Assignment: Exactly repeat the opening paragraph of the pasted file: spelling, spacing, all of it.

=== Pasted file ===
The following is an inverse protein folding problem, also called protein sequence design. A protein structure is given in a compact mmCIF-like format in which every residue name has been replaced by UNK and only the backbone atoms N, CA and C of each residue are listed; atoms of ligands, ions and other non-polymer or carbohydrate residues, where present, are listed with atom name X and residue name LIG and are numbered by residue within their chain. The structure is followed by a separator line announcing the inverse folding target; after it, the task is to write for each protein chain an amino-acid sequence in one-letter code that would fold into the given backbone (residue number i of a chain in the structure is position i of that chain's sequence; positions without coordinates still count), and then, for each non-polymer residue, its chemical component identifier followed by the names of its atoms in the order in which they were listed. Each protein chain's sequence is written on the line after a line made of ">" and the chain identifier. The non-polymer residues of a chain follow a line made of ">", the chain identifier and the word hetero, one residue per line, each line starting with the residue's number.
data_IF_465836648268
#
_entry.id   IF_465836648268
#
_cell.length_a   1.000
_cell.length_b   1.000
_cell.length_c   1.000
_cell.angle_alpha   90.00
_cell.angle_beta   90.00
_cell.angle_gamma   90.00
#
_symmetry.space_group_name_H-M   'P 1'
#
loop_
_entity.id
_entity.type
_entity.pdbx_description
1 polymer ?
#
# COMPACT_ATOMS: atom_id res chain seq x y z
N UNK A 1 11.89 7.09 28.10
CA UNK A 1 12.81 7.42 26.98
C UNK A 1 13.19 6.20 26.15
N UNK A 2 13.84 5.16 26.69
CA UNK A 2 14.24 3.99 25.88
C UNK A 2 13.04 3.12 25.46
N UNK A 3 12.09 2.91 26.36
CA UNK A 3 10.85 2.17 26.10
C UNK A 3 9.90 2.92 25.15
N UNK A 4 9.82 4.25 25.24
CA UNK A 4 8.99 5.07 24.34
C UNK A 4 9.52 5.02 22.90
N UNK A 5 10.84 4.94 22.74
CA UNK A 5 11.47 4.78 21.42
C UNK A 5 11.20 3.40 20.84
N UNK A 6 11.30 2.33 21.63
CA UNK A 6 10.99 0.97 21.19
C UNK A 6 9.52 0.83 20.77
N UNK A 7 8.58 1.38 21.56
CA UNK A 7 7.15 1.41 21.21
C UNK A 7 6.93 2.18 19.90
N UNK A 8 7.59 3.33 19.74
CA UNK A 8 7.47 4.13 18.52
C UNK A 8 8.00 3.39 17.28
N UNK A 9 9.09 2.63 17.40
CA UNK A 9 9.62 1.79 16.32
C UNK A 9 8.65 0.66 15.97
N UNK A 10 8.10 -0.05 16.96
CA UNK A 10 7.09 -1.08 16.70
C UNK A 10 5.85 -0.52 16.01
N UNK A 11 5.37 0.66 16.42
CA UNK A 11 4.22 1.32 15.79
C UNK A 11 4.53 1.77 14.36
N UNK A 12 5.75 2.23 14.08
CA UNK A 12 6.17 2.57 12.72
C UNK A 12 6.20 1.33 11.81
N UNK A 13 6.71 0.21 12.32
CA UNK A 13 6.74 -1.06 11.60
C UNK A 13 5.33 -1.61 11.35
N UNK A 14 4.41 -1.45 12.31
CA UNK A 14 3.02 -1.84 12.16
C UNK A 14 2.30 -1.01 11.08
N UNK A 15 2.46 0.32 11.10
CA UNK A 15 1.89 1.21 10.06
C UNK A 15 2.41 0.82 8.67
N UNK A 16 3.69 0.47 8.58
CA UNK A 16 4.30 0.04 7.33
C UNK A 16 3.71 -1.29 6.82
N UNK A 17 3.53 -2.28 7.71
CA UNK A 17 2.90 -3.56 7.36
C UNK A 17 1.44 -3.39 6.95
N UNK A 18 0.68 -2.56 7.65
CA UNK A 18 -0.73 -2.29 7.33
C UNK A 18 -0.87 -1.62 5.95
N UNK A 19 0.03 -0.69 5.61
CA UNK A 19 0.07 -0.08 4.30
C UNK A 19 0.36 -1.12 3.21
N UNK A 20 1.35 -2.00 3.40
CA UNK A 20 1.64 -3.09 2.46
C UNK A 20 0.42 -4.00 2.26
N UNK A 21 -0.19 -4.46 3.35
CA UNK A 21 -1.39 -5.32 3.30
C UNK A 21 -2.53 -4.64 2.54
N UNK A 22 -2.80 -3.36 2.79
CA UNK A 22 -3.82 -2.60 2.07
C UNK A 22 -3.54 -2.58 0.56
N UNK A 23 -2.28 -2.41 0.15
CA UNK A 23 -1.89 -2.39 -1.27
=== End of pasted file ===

The following is an inverse protein folding problem, also called protein sequence design. A protein structure is given in a compact mmCIF-like format in which every residue name has been replaced by UNK and only the backbone atoms N, CA and C of each residue are listed; atoms of ligands, ions and other non-polymer or carbohydrate residues, where present, are listed with atom name X and residue name LIG and are numbered by residue within their chain. The structure is followed by a separator line announcing the inverse folding target; after it, the task is to write for each protein chain an amino-acid sequence in one-letter code that would fold into the given backbone (residue number i of a chain in the structure is position i of that chain's sequence; positions without coordinates still count), and then, for each non-polymer residue, its chemical component identifier followed by the names of its atoms in the order in which they were listed. Each protein chain's sequence is written on the line after a line made of ">" and the chain identifier. The non-polymer residues of a chain follow a line made of ">", the chain identifier and the word hetero, one residue per line, each line starting with the residue's number.